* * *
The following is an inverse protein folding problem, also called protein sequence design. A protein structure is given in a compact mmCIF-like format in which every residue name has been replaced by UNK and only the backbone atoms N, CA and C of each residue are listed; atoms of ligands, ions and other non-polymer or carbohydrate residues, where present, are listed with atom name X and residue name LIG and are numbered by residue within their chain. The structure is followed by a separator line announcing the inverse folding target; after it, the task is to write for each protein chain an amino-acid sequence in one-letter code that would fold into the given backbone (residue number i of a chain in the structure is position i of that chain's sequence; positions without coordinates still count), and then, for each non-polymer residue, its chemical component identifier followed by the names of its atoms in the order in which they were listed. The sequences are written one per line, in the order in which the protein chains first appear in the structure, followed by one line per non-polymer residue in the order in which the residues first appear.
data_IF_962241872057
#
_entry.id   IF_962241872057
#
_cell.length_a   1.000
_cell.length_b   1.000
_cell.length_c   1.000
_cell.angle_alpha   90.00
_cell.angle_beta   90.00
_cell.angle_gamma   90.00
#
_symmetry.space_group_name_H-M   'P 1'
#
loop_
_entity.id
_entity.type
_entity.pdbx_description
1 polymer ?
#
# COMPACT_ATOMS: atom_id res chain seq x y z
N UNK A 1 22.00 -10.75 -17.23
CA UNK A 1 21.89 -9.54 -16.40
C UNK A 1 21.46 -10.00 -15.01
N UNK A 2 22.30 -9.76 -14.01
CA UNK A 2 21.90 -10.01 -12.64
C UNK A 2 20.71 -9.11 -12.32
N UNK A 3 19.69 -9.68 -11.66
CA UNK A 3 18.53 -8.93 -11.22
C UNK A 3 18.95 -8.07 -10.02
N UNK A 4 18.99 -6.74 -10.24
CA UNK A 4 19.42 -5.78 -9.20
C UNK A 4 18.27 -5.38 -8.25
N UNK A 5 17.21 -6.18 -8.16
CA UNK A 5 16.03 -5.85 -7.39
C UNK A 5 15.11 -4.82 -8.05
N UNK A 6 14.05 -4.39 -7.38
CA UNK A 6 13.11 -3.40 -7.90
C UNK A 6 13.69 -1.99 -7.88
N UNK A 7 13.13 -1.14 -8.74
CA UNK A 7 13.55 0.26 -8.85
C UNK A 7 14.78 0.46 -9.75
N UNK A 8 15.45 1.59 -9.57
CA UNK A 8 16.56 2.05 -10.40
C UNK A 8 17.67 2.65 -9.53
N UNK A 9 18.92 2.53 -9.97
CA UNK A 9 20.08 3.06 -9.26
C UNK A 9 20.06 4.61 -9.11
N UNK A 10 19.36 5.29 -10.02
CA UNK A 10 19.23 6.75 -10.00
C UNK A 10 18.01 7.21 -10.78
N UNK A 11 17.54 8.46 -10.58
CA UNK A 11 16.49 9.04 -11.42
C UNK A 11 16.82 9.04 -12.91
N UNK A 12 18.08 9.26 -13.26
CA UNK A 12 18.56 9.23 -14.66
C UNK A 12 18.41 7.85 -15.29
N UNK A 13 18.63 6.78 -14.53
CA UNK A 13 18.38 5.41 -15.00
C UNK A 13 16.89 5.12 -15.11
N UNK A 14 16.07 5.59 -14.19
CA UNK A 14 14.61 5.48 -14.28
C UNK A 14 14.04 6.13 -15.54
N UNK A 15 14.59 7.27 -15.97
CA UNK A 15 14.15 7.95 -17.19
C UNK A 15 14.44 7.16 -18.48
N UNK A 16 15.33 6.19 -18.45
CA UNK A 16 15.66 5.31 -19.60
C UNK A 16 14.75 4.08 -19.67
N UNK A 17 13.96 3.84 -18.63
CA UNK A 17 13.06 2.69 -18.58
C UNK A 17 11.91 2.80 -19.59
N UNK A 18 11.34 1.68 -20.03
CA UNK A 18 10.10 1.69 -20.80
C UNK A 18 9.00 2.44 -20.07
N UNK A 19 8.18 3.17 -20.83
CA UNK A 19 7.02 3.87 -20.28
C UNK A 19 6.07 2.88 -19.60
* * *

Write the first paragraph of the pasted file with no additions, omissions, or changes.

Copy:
The following is an inverse protein folding problem, also called protein sequence design. A protein structure is given in a compact mmCIF-like format in which every residue name has been replaced by UNK and only the backbone atoms N, CA and C of each residue are listed; atoms of ligands, ions and other non-polymer or carbohydrate residues, where present, are listed with atom name X and residue name LIG and are numbered by residue within their chain. The structure is followed by a separator line announcing the inverse folding target; after it, the task is to write for each protein chain an amino-acid sequence in one-letter code that would fold into the given backbone (residue number i of a chain in the structure is position i of that chain's sequence; positions without coordinates still count), and then, for each non-polymer residue, its chemical component identifier followed by the names of its atoms in the order in which they were listed. The sequences are written one per line, in the order in which the protein chains first appear in the structure, followed by one line per non-polymer residue in the order in which the residues first appear.